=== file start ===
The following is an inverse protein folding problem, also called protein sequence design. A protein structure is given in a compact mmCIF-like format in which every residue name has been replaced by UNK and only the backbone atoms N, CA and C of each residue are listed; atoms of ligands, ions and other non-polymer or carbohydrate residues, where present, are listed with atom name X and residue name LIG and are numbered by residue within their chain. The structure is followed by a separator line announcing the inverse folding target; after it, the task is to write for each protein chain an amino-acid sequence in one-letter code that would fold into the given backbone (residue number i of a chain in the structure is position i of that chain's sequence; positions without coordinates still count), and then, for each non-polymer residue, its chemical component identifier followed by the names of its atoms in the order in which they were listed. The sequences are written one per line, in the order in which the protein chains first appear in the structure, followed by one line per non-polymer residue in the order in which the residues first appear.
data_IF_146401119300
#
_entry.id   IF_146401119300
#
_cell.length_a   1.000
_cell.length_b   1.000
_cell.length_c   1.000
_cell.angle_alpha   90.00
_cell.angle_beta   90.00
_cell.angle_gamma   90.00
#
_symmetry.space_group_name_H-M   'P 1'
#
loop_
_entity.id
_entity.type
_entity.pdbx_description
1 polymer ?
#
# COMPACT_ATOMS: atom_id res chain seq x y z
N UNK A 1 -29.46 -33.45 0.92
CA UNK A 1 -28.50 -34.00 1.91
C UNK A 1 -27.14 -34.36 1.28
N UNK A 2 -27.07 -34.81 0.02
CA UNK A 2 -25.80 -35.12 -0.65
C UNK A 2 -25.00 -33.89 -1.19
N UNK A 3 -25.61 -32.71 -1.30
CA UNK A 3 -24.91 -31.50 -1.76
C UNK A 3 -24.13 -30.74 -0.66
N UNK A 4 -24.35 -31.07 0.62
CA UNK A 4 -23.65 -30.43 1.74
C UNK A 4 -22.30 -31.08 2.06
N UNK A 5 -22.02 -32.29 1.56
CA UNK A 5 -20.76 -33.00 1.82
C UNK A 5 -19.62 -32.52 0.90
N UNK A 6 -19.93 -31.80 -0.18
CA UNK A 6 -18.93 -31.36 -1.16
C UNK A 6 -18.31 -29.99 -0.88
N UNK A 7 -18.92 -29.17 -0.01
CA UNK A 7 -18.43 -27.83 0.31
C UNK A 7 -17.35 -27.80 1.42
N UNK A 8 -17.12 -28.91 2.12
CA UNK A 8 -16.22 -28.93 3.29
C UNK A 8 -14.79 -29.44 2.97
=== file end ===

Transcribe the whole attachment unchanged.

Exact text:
The following is an inverse protein folding problem, also called protein sequence design. A protein structure is given in a compact mmCIF-like format in which every residue name has been replaced by UNK and only the backbone atoms N, CA and C of each residue are listed; atoms of ligands, ions and other non-polymer or carbohydrate residues, where present, are listed with atom name X and residue name LIG and are numbered by residue within their chain. The structure is followed by a separator line announcing the inverse folding target; after it, the task is to write for each protein chain an amino-acid sequence in one-letter code that would fold into the given backbone (residue number i of a chain in the structure is position i of that chain's sequence; positions without coordinates still count), and then, for each non-polymer residue, its chemical component identifier followed by the names of its atoms in the order in which they were listed. The sequences are written one per line, in the order in which the protein chains first appear in the structure, followed by one line per non-polymer residue in the order in which the residues first appear.
data_IF_146401119300
#
_entry.id   IF_146401119300
#
_cell.length_a   1.000
_cell.length_b   1.000
_cell.length_c   1.000
_cell.angle_alpha   90.00
_cell.angle_beta   90.00
_cell.angle_gamma   90.00
#
_symmetry.space_group_name_H-M   'P 1'
#
loop_
_entity.id
_entity.type
_entity.pdbx_description
1 polymer ?
#
# COMPACT_ATOMS: atom_id res chain seq x y z
N UNK A 1 -29.46 -33.45 0.92
CA UNK A 1 -28.50 -34.00 1.91
C UNK A 1 -27.14 -34.36 1.28
N UNK A 2 -27.07 -34.81 0.02
CA UNK A 2 -25.80 -35.12 -0.65
C UNK A 2 -25.00 -33.89 -1.19
N UNK A 3 -25.61 -32.71 -1.30
CA UNK A 3 -24.91 -31.50 -1.76
C UNK A 3 -24.13 -30.74 -0.66
N UNK A 4 -24.35 -31.07 0.62
CA UNK A 4 -23.65 -30.43 1.74
C UNK A 4 -22.30 -31.08 2.06
N UNK A 5 -22.02 -32.29 1.56
CA UNK A 5 -20.76 -33.00 1.82
C UNK A 5 -19.62 -32.52 0.90
N UNK A 6 -19.93 -31.80 -0.18
CA UNK A 6 -18.93 -31.36 -1.16
C UNK A 6 -18.31 -29.99 -0.88
N UNK A 7 -18.92 -29.17 -0.01
CA UNK A 7 -18.43 -27.83 0.31
C UNK A 7 -17.35 -27.80 1.42
N UNK A 8 -17.12 -28.91 2.12
CA UNK A 8 -16.22 -28.93 3.29
C UNK A 8 -14.79 -29.44 2.97